Have you thought of the biological way of extracting energy, reacting chemicals to change structure, and extracting the energy from the structure change... Judging by the amount of exercise I have to take to use up fat it must be very efficient :-(
-- Jonathan
Barnes's theorem; for every foolproof device there is a fool greater than the proof.
To reply remove AT
Reply to
Jonathan Barnes
< snip my own introductory boring and ineffective rant on the value of resort to elementary texts before posting >
If you insist on a 'canonical heat engine,' it is one that runs an ideal gas through a Carnot cycle between a high temperature at T_2 and a sink at T_1:
Process Description Heat input Work Output 1-2 isentropic compression 0 -c_v(T_2-T_1) 2-3 isothermal expansion RT_2ln(v_3/v_2) RT_2ln(v_3/v_2) 3-4 isentropic expansion 0 -c_v(T_4-T_3) 4-1 isothermal compression -RT_4ln(v_4/v_1) -RT_4ln(v_4/v_1)
T_3 = T_2, T_4 = T_1 c_v is the specific heat at constant volume; the ideal gas law applies (v_2/v_1)=(T_1/T_2)^(1/(k-1)), etc.
Add up the net work out and divide it by the heat added at T_2 and you get the familiar
Carnot efficiency = (T_2 - T_1)/T_2
The common model for the IC engine is the Otto cycle:
Process Description 1-2 isentropic compression 2-3 heating at iso volume 3-4 isentropic expansion 4-1 heat rejection at isovolume
If you fill in the blanks for the heat input and work output, add them up, and calculate the efficiency for a ideal-gas Otto cycle, you'll find that it's independent of temperatures. In its simplest form, it's dependent only on the compression ratio.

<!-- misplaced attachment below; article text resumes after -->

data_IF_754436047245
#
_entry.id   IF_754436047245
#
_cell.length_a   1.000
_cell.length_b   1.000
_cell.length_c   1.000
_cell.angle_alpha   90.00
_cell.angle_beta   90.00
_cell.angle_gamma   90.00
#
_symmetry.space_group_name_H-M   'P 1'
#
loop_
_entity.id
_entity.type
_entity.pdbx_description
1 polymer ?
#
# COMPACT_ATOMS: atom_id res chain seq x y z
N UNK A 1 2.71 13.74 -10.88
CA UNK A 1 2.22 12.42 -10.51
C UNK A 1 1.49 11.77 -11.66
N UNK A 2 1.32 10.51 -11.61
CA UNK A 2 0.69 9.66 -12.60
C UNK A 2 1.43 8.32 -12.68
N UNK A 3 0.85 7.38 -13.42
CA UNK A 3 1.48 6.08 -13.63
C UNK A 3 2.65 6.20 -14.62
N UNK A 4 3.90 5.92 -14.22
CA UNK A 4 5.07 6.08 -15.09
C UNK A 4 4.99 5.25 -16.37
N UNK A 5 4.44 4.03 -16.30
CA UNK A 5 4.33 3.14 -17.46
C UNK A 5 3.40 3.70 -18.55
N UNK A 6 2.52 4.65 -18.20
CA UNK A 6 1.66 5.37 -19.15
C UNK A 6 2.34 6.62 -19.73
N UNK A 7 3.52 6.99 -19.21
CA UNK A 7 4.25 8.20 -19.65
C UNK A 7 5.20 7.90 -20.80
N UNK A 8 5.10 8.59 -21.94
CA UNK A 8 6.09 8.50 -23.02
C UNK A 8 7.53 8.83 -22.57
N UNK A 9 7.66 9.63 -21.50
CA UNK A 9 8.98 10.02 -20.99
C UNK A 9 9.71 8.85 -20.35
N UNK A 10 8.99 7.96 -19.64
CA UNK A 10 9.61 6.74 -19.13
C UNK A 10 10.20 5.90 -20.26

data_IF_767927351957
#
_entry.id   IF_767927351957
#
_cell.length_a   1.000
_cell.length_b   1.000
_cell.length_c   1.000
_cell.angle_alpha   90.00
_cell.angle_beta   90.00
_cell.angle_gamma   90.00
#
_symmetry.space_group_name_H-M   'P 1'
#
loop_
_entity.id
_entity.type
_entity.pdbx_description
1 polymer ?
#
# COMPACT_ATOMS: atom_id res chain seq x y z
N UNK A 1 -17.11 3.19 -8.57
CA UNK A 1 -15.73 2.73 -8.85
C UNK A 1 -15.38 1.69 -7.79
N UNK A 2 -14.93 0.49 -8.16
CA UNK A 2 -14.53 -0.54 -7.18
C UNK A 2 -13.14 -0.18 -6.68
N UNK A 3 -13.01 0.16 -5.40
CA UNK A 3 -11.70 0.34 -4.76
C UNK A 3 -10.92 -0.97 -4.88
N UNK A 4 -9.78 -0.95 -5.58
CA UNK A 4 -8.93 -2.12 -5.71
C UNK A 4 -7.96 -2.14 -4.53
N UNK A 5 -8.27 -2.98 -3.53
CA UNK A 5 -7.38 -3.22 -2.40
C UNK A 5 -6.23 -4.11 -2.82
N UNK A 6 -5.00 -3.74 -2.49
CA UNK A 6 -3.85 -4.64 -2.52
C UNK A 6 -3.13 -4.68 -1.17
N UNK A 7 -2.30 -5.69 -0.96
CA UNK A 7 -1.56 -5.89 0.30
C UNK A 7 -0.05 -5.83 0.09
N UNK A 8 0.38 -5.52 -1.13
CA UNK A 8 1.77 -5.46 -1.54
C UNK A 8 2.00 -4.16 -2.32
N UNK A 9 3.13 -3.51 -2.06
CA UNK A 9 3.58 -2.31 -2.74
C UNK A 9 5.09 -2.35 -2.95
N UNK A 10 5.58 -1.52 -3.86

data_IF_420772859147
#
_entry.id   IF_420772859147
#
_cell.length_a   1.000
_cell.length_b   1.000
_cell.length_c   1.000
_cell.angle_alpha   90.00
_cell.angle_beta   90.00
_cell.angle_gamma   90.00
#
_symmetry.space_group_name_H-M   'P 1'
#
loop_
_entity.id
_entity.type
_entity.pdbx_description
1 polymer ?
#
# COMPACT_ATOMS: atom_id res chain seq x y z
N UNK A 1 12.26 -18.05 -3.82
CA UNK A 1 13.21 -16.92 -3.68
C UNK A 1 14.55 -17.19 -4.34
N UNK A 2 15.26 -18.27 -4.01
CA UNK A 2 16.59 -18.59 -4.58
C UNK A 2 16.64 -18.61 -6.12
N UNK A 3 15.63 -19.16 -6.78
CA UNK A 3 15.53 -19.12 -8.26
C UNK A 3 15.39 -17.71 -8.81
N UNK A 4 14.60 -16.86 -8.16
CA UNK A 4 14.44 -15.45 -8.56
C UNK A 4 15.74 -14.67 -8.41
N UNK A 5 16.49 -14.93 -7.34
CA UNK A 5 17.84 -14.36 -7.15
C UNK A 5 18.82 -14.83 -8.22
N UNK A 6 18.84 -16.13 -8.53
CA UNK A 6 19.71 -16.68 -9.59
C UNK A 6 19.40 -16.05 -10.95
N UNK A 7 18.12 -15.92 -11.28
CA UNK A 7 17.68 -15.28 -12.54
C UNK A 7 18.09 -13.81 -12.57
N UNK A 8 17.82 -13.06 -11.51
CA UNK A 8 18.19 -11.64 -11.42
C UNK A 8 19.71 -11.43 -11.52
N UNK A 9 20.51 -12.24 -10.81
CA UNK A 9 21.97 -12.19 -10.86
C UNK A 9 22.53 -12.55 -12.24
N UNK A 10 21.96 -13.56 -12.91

If you insist, you can show that the Otto efficiency is less than the Carnot efficiency for any finite compression ratio.
Analysis at this level is conducted as though the system is closed. It's something of a hand-waving exercise to get the Otto cycle to fit an open system in which the 4-1 process - the heat rejection at isovolume - is accomplished by exhausting the old charge and replacing it with new at sink temperature.
Helmholz Free Energy at this level of discussion is a red herring.
hth, Fred Klingener
Reply to
Fred Klingener

(1) I had thought at first to ignore that complication, and consider an IC engine which burns initially uncompressed gas, and (2) who says we have to use the state just prior to ignition as the initial state, anyway?
The situation is complicated, but I don't think precompression is the major complication.
The change in composition seems to be a chief complication to modeling the thing as a closed cycle: that is something the working fluid in an ideal heat engine does not do. I hadn't thought of evaporation of fuel.
I take it you are replying from sci.engr.mech. What motivated my cross-post was a kind of pop-science quiz posted to sci.physics which glibly assumed an IC engine mapped easily to a heat engine for the purposes of applying the Carnot limits -- not so fast I say. But the relation of the IC approach in general to extracting work from a chemical reaction to the thermodynamic limits from changes in state functions like Gibb's and Helmholtz free energies is something I've long been puzzled by.
The mechanism of the Na/K ion pump in the cell membrane approachs a Maxwell's demon in atomic specificity. Presumably it's not _actually_ a Maxwell demon ... but if you proposed its mechanism as a possible nano-technology to a scientifically trained but micro-biologically naive audience, it would probably be objected to on those grounds!
Reply to
Edward Green